Multi-threading benchmarks in JRuby

I had a tough time finding recent performance benchmarks for JRuby, so I
put together an analysis of multi-threaded performance (JRuby vs 1.9 vs
1.8) here:
http://www.restlessprogrammer.com/2013/02/multi-threading-in-jruby.html

Exercise:
Counting to 1 million on 4 separate threads (simultaneously) - repeat 20
times & take average

JRuby code:
https://gist.github.com/phyous/4720249

Ruby 1.8/1.9 code:
https://gist.github.com/phyous/4720240

Results:
JRuby(1.7.1): 199.3ms
Ruby(1.9.3p286): 610.0ms
Ruby(ree-1.8.7-2012.02): 748.6ms

Does anyone else have some pointers to other benchmarks for JRuby >1.7?

Philip -

I’m not an expert on HotSpot optimization, but I think I remember
hearing that in cases like yours it’s possible for the optimizer to
notice that removing the loop code, and even the loop itself would have
no effect on the running program, and remove them.

So for benchmarks like these, I try to make it less likely for HotSpot
to be confident about that. One way is to introduce a side effect
(such as outputting something somewhere), but that affects the timing
measurements. Another way is to call a function from inside the loop.

Anyone have any wisdom about this?

  • Keith

Keith R. Bennett
http://about.me/keithrbennett

“as separate threads” – “as separate graphs”

On Wed, Feb 6, 2013 at 10:45 AM, Thomas E Enebo [email protected]
wrote:

up including other optimizations and not show native threading
the work you are performing per-thread can improperly influence
JRuby and a linear slowdown on MRI. At least I think showing the

I had a tough time finding recent performance benchmarks for JRuby, so I


mail: [email protected]

blog: http://blog.enebo.com twitter: tom_enebo
mail: [email protected]

At this point in time we do not inline that times block. So hotspot
cannot realize it is a simple loop incrementing an unused local
variable (thus potentially eliminating the loop and the variable value
set to a no-op). I think your advice about making sure there is a
side-effect is sage though.

The minor nit I have (and I am really I think just expounding on
Keith’s point) with this benchmark is that the actual work needed is
not as important as showing that this work is happening in parallel.
If the work performed per thread can optimize a lot then it might end
up including other optimizations and not show native threading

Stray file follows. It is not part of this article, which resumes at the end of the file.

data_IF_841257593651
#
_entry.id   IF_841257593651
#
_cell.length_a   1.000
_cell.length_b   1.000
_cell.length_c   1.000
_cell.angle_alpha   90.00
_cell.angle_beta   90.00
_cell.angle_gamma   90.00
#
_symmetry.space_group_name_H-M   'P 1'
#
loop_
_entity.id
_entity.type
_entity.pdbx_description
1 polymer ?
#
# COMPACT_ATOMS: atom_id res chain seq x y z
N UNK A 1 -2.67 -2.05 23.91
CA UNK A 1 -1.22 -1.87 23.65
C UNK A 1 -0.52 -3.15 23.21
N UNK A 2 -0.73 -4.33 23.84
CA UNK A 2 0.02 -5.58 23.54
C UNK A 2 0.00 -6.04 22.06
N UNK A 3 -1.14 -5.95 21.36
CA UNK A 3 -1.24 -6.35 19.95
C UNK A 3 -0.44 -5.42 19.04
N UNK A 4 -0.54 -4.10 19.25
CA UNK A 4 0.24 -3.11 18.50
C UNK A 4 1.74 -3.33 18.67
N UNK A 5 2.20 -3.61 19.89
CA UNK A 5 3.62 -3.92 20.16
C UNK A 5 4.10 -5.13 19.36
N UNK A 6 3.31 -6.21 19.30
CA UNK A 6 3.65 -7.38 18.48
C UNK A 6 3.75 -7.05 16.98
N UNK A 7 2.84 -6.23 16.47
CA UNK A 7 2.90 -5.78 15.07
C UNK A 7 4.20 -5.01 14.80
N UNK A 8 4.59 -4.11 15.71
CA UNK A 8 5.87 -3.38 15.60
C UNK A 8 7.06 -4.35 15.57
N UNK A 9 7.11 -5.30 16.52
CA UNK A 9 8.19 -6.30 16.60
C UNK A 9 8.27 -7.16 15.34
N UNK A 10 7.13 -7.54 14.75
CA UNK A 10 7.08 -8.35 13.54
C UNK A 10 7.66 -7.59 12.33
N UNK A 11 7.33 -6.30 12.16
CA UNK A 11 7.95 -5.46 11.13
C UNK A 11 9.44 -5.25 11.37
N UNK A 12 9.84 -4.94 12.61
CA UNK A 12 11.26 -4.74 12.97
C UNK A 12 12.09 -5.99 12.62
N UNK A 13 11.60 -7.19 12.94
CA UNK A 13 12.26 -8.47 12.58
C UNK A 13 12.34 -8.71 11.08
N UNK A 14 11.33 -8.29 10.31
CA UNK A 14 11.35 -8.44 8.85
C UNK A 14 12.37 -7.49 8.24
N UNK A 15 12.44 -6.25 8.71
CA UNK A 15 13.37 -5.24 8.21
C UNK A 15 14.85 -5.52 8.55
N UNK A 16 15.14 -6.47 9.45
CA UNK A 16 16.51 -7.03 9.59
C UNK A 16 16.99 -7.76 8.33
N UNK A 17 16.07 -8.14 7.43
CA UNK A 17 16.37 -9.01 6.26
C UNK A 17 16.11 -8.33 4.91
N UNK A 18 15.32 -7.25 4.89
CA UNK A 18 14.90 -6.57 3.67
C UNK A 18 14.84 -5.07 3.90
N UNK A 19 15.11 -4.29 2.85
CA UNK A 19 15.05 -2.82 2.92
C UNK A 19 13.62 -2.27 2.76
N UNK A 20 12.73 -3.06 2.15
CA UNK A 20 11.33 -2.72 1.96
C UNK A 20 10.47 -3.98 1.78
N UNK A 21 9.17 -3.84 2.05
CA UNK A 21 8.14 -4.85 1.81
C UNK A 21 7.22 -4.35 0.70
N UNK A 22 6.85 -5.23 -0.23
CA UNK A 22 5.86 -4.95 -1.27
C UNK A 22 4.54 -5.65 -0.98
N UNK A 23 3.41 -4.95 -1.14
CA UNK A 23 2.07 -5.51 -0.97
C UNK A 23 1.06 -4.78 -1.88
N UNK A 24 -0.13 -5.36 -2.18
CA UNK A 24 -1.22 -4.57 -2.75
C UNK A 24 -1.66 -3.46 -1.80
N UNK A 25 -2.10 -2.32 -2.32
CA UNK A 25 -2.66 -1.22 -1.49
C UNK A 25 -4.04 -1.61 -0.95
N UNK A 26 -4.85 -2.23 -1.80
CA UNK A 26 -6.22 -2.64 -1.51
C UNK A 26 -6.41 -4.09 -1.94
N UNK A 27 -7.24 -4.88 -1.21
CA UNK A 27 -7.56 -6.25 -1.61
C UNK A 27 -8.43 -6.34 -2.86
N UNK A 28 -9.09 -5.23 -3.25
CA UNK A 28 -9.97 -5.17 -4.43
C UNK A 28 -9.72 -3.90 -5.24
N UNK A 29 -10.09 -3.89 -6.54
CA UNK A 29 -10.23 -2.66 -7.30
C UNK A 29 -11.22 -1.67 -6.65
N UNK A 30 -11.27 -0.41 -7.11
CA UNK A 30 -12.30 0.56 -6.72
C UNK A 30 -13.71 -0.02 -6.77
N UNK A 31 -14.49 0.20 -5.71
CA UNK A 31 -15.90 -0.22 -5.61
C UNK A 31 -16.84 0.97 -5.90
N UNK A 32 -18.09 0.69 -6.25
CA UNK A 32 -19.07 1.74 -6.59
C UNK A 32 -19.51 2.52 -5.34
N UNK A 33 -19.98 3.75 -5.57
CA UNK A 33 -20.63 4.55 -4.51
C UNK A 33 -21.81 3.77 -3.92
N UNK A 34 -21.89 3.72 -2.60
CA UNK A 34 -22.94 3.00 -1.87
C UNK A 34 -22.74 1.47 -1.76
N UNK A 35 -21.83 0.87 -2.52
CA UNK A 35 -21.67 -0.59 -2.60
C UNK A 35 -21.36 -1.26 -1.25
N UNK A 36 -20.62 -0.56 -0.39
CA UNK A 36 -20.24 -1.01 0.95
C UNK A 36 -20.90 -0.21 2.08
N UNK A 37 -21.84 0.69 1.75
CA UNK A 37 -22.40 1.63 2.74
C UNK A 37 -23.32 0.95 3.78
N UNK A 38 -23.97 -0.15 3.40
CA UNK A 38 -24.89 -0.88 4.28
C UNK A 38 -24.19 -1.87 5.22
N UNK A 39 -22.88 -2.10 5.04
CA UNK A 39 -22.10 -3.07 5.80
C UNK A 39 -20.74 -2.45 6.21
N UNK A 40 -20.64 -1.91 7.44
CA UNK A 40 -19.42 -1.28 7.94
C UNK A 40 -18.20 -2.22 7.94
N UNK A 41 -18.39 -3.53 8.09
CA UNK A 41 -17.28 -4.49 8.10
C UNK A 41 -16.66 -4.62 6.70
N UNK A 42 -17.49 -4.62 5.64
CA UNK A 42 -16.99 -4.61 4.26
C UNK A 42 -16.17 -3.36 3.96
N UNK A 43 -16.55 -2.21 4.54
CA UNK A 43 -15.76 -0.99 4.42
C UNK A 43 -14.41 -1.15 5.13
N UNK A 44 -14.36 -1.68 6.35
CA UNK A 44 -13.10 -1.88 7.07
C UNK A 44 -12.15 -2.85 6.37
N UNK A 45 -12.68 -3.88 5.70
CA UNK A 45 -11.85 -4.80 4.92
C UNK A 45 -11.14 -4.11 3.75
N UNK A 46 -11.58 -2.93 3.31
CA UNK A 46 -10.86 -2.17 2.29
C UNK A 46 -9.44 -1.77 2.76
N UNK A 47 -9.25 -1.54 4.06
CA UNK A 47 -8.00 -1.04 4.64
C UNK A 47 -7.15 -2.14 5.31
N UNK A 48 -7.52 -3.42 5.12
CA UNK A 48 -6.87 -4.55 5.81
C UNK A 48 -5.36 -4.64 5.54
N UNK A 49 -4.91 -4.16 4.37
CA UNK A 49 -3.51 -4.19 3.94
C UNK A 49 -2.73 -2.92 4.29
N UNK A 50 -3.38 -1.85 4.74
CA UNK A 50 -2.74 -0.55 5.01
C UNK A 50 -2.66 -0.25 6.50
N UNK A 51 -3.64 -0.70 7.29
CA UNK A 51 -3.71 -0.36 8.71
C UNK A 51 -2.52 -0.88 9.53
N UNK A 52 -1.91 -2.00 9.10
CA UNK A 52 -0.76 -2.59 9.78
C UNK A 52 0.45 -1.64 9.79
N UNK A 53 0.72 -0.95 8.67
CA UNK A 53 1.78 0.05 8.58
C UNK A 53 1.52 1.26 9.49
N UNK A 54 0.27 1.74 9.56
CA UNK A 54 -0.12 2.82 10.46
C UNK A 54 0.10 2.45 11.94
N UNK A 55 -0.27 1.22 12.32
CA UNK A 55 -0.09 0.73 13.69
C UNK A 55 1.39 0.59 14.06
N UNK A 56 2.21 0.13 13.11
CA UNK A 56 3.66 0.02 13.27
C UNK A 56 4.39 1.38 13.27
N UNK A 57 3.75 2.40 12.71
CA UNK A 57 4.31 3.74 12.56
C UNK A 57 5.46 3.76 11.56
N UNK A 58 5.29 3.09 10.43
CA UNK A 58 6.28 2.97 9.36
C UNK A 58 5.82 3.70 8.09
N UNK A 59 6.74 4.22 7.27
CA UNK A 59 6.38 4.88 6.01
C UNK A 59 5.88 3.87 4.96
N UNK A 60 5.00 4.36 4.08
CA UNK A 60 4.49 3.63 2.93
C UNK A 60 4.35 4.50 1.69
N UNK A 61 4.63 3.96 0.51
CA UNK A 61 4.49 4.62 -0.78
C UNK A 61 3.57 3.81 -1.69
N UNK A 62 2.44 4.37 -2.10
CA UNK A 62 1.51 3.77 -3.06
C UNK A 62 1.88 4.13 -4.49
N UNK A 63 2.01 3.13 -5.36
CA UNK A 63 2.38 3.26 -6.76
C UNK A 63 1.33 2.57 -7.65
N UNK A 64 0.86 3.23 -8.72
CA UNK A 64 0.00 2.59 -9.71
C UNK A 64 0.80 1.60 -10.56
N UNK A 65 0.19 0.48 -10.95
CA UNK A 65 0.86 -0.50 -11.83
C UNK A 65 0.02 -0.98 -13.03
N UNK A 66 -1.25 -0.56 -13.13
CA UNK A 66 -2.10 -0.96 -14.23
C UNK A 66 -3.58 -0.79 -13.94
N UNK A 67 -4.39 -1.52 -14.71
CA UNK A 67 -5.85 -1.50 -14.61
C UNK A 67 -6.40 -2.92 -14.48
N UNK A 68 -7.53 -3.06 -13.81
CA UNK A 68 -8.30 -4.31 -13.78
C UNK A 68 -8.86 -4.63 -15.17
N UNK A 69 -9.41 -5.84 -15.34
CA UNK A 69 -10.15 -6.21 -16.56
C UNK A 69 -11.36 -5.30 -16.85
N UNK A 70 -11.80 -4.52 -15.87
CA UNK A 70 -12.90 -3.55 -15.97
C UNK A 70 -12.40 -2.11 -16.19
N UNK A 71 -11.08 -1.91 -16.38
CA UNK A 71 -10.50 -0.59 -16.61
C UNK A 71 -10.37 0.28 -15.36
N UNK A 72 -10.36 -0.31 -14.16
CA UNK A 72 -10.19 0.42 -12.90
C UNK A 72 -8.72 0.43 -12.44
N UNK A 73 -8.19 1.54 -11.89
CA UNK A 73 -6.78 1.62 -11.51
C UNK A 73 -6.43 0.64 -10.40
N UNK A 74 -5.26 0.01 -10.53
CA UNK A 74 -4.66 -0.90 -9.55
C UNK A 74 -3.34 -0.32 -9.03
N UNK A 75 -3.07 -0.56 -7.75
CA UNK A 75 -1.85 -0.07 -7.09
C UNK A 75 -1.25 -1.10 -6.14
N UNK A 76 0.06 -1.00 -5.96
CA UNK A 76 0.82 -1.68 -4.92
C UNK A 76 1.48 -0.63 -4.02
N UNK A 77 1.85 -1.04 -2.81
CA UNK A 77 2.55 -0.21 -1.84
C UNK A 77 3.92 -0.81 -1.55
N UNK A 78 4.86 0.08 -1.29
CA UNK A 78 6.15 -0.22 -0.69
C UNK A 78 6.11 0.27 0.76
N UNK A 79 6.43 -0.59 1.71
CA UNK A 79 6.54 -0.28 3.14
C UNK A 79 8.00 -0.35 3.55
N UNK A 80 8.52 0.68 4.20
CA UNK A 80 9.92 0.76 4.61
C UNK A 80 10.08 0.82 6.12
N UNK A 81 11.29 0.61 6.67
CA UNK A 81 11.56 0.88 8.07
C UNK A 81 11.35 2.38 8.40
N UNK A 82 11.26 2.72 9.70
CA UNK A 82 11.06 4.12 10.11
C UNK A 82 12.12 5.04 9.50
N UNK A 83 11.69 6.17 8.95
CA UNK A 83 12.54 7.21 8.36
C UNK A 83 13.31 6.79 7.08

benefit. To the lay reader perhaps they don’t care to see that
performance benefit isolated, but I think it may muddle the picture a
bit.

[sidebar: I was going to stop there but I remembered that MRI 1.9.3
used tagged pointers for fixnum so they can do not box fixnums like we
do. If I change fixnum to a float (MRI 2.0 has flonums but 1.9.3 does
not) we then see both implementations allocating a full Ruby object
and MRI perf drops by a factor of 2 on this bench. JRuby performance
stays the same. This is just an example of how the optimization of
the work you are performing per-thread can improperly influence
benefit or parallelism.]

In an unrealistic perfect world (ignore Amdahl’s law – at 4 cores it
is not a big player anyways?) we should see the time mostly linear up
to the number of usable cores. Your bench showed nearly 4x speed up
on a 4 core machine. This is interesting since GC and a few other
threads get started on the JVM (maybe hyperthreads are helping here?).
If I were to suggest something I would consider showing the graphs of
1 - 4 threads as separate threads. If your bench is showing actual
benefit of parallel execution you should see mostly the same result on
JRuby and a linear slowdown on MRI. At least I think showing the
slowdown on GIL side is more compelling (IMHO).

-Tom

On Wed, Feb 6, 2013 at 9:01 AM, Keith B. [email protected]
wrote:


Exercise:
JRuby(1.7.1): 199.3ms


blog: http://blog.enebo.com twitter: tom_enebo
mail: [email protected]

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